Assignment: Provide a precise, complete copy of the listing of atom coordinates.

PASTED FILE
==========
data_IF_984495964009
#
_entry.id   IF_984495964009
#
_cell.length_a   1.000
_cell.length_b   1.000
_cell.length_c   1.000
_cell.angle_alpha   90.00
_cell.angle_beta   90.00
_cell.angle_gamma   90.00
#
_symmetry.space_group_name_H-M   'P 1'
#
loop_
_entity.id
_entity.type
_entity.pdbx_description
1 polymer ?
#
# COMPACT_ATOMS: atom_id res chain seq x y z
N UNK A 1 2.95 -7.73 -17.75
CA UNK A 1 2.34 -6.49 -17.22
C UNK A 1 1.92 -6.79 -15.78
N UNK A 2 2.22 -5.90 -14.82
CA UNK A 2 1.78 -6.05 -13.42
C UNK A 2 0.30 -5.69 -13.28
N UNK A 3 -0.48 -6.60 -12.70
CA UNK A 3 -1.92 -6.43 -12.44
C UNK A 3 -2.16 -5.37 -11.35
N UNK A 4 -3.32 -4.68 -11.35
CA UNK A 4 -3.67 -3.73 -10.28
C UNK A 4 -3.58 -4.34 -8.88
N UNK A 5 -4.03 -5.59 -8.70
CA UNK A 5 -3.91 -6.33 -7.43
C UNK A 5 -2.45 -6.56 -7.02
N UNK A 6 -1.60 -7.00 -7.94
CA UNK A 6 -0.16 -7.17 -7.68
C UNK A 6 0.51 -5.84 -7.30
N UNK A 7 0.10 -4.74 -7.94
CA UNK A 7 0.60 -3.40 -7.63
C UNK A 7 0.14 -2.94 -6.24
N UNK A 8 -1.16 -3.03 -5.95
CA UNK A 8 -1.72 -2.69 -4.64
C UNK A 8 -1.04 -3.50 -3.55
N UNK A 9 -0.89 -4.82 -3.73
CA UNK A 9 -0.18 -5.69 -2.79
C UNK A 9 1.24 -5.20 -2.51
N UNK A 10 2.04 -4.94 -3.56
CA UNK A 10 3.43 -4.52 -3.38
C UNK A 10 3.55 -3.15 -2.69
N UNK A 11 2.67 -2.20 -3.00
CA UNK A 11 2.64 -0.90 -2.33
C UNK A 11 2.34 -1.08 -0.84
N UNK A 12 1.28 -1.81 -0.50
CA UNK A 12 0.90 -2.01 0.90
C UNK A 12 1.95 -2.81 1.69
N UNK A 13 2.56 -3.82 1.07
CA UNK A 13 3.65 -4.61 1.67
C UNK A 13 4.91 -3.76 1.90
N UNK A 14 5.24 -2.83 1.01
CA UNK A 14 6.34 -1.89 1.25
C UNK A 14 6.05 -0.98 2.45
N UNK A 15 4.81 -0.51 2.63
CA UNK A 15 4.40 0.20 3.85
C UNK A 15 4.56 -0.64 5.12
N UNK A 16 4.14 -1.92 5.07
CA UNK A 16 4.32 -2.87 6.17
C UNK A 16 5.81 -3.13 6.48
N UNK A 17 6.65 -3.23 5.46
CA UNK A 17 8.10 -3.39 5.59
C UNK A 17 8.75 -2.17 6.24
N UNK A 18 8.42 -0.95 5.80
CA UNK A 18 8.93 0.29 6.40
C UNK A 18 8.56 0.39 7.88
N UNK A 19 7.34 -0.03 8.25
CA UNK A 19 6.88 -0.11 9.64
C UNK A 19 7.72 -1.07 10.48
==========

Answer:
data_IF_984495964009
#
_entry.id   IF_984495964009
#
_cell.length_a   1.000
_cell.length_b   1.000
_cell.length_c   1.000
_cell.angle_alpha   90.00
_cell.angle_beta   90.00
_cell.angle_gamma   90.00
#
_symmetry.space_group_name_H-M   'P 1'
#
loop_
_entity.id
_entity.type
_entity.pdbx_description
1 polymer ?
#
# COMPACT_ATOMS: atom_id res chain seq x y z
N UNK A 1 2.95 -7.73 -17.75
CA UNK A 1 2.34 -6.49 -17.22
C UNK A 1 1.92 -6.79 -15.78
N UNK A 2 2.22 -5.90 -14.82
CA UNK A 2 1.78 -6.05 -13.42
C UNK A 2 0.30 -5.69 -13.28
N UNK A 3 -0.48 -6.60 -12.70
CA UNK A 3 -1.92 -6.43 -12.44
C UNK A 3 -2.16 -5.37 -11.35
N UNK A 4 -3.32 -4.68 -11.35
CA UNK A 4 -3.67 -3.73 -10.28
C UNK A 4 -3.58 -4.34 -8.88
N UNK A 5 -4.03 -5.59 -8.70
CA UNK A 5 -3.91 -6.33 -7.43
C UNK A 5 -2.45 -6.56 -7.02
N UNK A 6 -1.60 -7.00 -7.94
CA UNK A 6 -0.16 -7.17 -7.68
C UNK A 6 0.51 -5.84 -7.30
N UNK A 7 0.10 -4.74 -7.94
CA UNK A 7 0.60 -3.40 -7.63
C UNK A 7 0.14 -2.94 -6.24
N UNK A 8 -1.16 -3.03 -5.95
CA UNK A 8 -1.72 -2.69 -4.64
C UNK A 8 -1.04 -3.50 -3.55
N UNK A 9 -0.89 -4.82 -3.73
CA UNK A 9 -0.18 -5.69 -2.79
C UNK A 9 1.24 -5.20 -2.51
N UNK A 10 2.04 -4.94 -3.56
CA UNK A 10 3.43 -4.52 -3.38
C UNK A 10 3.55 -3.15 -2.69
N UNK A 11 2.67 -2.20 -3.00
CA UNK A 11 2.64 -0.90 -2.33
C UNK A 11 2.34 -1.08 -0.84
N UNK A 12 1.28 -1.81 -0.50
CA UNK A 12 0.90 -2.01 0.90
C UNK A 12 1.95 -2.81 1.69
N UNK A 13 2.56 -3.82 1.07
CA UNK A 13 3.65 -4.61 1.67
C UNK A 13 4.91 -3.76 1.90
N UNK A 14 5.24 -2.83 1.01
CA UNK A 14 6.34 -1.89 1.25
C UNK A 14 6.05 -0.98 2.45
N UNK A 15 4.81 -0.51 2.63
CA UNK A 15 4.40 0.20 3.85
C UNK A 15 4.56 -0.64 5.12
N UNK A 16 4.14 -1.92 5.07
CA UNK A 16 4.32 -2.87 6.17
C UNK A 16 5.81 -3.13 6.48
N UNK A 17 6.65 -3.23 5.46
CA UNK A 17 8.10 -3.39 5.59
C UNK A 17 8.75 -2.17 6.24
N UNK A 18 8.42 -0.95 5.80
CA UNK A 18 8.93 0.29 6.40
C UNK A 18 8.56 0.39 7.88
N UNK A 19 7.34 -0.03 8.25
CA UNK A 19 6.88 -0.11 9.64
C UNK A 19 7.72 -1.07 10.48